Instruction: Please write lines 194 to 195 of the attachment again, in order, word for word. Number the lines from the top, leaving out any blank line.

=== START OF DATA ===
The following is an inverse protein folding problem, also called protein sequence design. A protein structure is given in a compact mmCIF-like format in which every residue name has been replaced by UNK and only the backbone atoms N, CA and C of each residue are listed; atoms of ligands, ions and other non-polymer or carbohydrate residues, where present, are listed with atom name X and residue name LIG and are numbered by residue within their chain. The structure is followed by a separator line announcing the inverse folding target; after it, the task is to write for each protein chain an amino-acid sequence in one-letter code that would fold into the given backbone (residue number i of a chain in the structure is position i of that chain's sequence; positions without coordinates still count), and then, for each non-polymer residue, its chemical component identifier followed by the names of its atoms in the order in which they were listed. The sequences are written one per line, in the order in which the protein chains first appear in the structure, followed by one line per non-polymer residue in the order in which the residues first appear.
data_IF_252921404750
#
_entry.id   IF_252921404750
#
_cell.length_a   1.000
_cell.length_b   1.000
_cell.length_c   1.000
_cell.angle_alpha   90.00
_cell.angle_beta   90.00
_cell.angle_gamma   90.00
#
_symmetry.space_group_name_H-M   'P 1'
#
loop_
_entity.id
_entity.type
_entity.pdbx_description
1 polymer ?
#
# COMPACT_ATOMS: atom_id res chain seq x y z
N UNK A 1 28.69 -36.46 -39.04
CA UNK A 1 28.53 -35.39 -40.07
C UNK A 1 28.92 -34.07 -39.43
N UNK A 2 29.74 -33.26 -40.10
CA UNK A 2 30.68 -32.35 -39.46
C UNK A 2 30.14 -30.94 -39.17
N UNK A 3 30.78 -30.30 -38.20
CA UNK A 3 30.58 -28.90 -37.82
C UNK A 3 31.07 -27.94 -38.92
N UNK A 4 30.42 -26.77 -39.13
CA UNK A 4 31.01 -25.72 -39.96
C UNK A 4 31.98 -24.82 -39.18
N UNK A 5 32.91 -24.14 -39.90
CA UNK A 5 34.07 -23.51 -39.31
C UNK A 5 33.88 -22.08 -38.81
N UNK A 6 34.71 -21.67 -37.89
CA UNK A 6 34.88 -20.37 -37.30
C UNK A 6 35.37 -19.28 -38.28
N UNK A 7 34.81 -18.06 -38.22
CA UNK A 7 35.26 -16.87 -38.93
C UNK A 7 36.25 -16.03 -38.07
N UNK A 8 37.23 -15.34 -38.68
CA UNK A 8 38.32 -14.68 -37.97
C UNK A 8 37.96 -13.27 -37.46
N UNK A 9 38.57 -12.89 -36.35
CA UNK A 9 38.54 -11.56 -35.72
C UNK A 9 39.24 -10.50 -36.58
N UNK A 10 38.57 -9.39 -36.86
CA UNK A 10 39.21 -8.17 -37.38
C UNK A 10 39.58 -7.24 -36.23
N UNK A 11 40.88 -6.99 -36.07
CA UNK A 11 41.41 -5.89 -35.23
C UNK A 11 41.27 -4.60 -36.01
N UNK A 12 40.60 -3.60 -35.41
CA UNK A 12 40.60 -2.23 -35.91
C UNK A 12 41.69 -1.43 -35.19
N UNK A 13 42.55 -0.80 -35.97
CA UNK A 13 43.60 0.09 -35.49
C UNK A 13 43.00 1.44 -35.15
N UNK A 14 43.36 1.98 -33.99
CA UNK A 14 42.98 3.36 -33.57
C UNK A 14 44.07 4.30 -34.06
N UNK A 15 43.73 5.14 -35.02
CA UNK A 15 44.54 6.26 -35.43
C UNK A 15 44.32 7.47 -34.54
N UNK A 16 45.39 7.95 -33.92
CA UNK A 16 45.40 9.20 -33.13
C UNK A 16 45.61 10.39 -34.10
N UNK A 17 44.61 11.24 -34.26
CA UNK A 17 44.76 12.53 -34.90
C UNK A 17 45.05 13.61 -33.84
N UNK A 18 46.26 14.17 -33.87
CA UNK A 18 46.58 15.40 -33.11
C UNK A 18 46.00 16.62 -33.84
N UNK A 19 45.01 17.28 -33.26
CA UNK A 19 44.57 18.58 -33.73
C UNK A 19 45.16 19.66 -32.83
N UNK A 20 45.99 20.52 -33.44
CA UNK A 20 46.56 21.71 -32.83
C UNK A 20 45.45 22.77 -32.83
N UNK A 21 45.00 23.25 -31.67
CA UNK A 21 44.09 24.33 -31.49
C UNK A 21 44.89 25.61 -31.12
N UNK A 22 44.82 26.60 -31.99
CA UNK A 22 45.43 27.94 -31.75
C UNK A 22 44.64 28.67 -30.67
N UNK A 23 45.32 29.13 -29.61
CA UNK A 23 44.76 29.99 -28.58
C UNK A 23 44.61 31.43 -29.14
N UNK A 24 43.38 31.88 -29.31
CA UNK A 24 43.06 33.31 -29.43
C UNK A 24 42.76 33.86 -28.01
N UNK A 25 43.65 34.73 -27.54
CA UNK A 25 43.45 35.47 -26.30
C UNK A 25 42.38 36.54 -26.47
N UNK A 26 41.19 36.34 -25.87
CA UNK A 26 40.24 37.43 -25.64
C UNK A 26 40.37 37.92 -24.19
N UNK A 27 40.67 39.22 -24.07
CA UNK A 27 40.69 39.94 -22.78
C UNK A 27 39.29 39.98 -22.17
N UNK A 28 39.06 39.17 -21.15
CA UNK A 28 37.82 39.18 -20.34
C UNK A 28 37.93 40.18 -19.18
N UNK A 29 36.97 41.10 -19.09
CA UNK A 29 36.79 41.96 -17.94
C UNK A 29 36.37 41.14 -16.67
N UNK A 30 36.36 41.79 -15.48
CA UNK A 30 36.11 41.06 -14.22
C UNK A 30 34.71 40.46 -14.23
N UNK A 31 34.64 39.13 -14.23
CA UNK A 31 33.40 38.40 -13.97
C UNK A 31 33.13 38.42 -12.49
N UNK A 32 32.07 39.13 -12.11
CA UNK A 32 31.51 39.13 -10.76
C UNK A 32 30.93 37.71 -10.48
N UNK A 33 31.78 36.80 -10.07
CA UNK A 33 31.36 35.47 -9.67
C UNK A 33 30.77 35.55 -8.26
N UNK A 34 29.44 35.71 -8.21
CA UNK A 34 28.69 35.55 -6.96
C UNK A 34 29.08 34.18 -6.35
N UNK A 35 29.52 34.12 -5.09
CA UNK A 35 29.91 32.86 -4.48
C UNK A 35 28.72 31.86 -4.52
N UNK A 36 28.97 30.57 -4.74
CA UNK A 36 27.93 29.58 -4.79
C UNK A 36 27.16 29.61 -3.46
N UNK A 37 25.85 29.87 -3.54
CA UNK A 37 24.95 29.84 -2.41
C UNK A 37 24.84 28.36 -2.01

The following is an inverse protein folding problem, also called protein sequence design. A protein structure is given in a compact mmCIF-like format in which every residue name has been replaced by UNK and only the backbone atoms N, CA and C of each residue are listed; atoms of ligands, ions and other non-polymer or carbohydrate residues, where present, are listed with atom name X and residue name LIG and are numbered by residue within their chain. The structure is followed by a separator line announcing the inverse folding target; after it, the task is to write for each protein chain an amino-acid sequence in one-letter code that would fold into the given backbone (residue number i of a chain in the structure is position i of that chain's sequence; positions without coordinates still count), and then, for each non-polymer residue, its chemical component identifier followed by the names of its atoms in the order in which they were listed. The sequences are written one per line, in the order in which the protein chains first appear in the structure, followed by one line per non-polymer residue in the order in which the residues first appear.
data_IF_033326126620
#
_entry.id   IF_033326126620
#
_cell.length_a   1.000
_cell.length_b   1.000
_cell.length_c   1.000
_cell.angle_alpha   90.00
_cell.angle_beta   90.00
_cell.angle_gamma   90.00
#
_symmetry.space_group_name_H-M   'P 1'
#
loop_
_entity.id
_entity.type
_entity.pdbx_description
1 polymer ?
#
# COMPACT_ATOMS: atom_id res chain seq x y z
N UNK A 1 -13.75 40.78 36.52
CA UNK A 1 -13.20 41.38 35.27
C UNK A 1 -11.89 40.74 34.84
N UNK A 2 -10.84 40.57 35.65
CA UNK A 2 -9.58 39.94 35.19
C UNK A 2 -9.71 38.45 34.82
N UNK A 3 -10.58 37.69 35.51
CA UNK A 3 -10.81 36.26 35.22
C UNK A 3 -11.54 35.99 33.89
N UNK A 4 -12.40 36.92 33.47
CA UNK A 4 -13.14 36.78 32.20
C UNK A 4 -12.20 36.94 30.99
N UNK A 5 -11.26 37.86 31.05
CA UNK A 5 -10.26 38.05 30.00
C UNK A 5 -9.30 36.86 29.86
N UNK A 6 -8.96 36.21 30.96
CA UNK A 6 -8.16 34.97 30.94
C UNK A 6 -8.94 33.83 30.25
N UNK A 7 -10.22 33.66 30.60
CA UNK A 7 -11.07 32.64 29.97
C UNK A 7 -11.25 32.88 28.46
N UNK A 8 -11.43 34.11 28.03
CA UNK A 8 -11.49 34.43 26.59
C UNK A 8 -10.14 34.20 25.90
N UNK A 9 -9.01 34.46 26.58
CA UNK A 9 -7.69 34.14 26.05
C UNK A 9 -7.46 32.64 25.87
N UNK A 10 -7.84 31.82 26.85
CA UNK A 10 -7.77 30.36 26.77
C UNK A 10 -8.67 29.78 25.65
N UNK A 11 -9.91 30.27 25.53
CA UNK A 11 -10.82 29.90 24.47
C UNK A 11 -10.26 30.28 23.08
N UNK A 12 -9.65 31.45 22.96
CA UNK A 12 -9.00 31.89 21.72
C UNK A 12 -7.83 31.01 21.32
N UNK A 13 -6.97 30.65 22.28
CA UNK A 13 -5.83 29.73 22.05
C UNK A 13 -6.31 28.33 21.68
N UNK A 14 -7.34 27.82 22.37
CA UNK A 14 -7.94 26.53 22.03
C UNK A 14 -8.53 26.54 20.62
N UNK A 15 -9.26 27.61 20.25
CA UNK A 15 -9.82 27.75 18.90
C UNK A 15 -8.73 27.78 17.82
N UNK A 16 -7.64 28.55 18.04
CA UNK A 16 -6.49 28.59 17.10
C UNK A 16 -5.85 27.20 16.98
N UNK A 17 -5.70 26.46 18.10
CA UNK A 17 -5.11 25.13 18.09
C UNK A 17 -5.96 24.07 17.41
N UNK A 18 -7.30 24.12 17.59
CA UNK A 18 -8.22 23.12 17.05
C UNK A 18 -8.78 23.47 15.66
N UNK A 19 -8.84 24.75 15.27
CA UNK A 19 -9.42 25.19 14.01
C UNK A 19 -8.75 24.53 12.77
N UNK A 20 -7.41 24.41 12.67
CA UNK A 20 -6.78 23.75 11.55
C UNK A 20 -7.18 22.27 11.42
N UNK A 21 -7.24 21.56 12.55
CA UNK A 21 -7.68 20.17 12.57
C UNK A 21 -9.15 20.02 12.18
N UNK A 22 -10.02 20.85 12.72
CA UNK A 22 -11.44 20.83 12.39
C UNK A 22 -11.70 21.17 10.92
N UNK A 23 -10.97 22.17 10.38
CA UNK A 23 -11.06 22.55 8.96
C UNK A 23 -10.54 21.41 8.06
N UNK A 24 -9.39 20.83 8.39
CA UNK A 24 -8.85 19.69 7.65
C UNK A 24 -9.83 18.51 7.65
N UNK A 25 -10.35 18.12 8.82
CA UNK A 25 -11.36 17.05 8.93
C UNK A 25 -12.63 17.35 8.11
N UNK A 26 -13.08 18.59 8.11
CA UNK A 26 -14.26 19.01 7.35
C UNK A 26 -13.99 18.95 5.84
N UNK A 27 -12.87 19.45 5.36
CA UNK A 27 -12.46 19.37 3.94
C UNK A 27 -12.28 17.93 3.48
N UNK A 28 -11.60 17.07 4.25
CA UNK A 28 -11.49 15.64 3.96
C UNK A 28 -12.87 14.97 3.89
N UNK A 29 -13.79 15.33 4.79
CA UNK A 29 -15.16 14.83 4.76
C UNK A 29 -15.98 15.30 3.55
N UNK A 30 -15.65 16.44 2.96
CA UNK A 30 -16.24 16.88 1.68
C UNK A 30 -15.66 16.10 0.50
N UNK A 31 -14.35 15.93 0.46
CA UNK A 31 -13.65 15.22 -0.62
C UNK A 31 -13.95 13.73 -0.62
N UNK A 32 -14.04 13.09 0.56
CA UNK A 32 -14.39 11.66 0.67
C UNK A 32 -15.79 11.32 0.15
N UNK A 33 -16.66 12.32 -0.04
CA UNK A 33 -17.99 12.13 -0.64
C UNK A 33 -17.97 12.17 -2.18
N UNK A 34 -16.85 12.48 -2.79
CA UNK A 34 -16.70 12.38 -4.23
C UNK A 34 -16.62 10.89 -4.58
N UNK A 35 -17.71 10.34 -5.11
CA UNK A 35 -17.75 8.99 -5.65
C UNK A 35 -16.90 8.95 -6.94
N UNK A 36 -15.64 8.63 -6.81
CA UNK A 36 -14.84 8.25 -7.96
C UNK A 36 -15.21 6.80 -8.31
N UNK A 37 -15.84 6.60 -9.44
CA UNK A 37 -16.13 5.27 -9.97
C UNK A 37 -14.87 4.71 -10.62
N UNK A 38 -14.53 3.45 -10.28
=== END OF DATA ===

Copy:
CA UNK A 14 -7.94 26.53 22.03
C UNK A 14 -8.53 26.54 20.62